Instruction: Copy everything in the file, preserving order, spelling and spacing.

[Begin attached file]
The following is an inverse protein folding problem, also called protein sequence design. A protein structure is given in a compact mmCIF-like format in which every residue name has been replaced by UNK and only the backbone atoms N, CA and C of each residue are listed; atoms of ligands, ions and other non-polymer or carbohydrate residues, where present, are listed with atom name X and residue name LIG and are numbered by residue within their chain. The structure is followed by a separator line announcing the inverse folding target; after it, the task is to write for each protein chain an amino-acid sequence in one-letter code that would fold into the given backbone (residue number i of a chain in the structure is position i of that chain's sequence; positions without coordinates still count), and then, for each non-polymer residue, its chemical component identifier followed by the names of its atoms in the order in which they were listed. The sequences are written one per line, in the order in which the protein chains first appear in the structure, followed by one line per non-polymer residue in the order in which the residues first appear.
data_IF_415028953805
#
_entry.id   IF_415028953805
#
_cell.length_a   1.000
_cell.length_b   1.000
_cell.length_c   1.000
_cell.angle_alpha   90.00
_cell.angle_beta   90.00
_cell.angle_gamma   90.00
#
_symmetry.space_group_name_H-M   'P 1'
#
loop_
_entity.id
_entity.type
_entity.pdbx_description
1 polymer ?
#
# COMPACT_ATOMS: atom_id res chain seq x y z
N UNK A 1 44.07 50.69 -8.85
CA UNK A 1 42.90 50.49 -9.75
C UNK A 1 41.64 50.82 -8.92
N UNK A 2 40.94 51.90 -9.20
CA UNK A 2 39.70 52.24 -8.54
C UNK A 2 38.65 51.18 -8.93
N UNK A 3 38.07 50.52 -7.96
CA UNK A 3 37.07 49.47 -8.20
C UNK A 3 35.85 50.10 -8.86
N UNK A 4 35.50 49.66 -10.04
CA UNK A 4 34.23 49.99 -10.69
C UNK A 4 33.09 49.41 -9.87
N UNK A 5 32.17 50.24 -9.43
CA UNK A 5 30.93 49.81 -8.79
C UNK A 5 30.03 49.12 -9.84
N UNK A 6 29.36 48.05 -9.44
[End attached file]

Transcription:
The following is an inverse protein folding problem, also called protein sequence design. A protein structure is given in a compact mmCIF-like format in which every residue name has been replaced by UNK and only the backbone atoms N, CA and C of each residue are listed; atoms of ligands, ions and other non-polymer or carbohydrate residues, where present, are listed with atom name X and residue name LIG and are numbered by residue within their chain. The structure is followed by a separator line announcing the inverse folding target; after it, the task is to write for each protein chain an amino-acid sequence in one-letter code that would fold into the given backbone (residue number i of a chain in the structure is position i of that chain's sequence; positions without coordinates still count), and then, for each non-polymer residue, its chemical component identifier followed by the names of its atoms in the order in which they were listed. The sequences are written one per line, in the order in which the protein chains first appear in the structure, followed by one line per non-polymer residue in the order in which the residues first appear.
data_IF_415028953805
#
_entry.id   IF_415028953805
#
_cell.length_a   1.000
_cell.length_b   1.000
_cell.length_c   1.000
_cell.angle_alpha   90.00
_cell.angle_beta   90.00
_cell.angle_gamma   90.00
#
_symmetry.space_group_name_H-M   'P 1'
#
loop_
_entity.id
_entity.type
_entity.pdbx_description
1 polymer ?
#
# COMPACT_ATOMS: atom_id res chain seq x y z
N UNK A 1 44.07 50.69 -8.85
CA UNK A 1 42.90 50.49 -9.75
C UNK A 1 41.64 50.82 -8.92
N UNK A 2 40.94 51.90 -9.20
CA UNK A 2 39.70 52.24 -8.54
C UNK A 2 38.65 51.18 -8.93
N UNK A 3 38.07 50.52 -7.96
CA UNK A 3 37.07 49.47 -8.20
C UNK A 3 35.85 50.10 -8.86
N UNK A 4 35.50 49.66 -10.04
CA UNK A 4 34.23 49.99 -10.69
C UNK A 4 33.09 49.41 -9.87
N UNK A 5 32.17 50.24 -9.43
CA UNK A 5 30.93 49.81 -8.79
C UNK A 5 30.03 49.12 -9.84
N UNK A 6 29.36 48.05 -9.44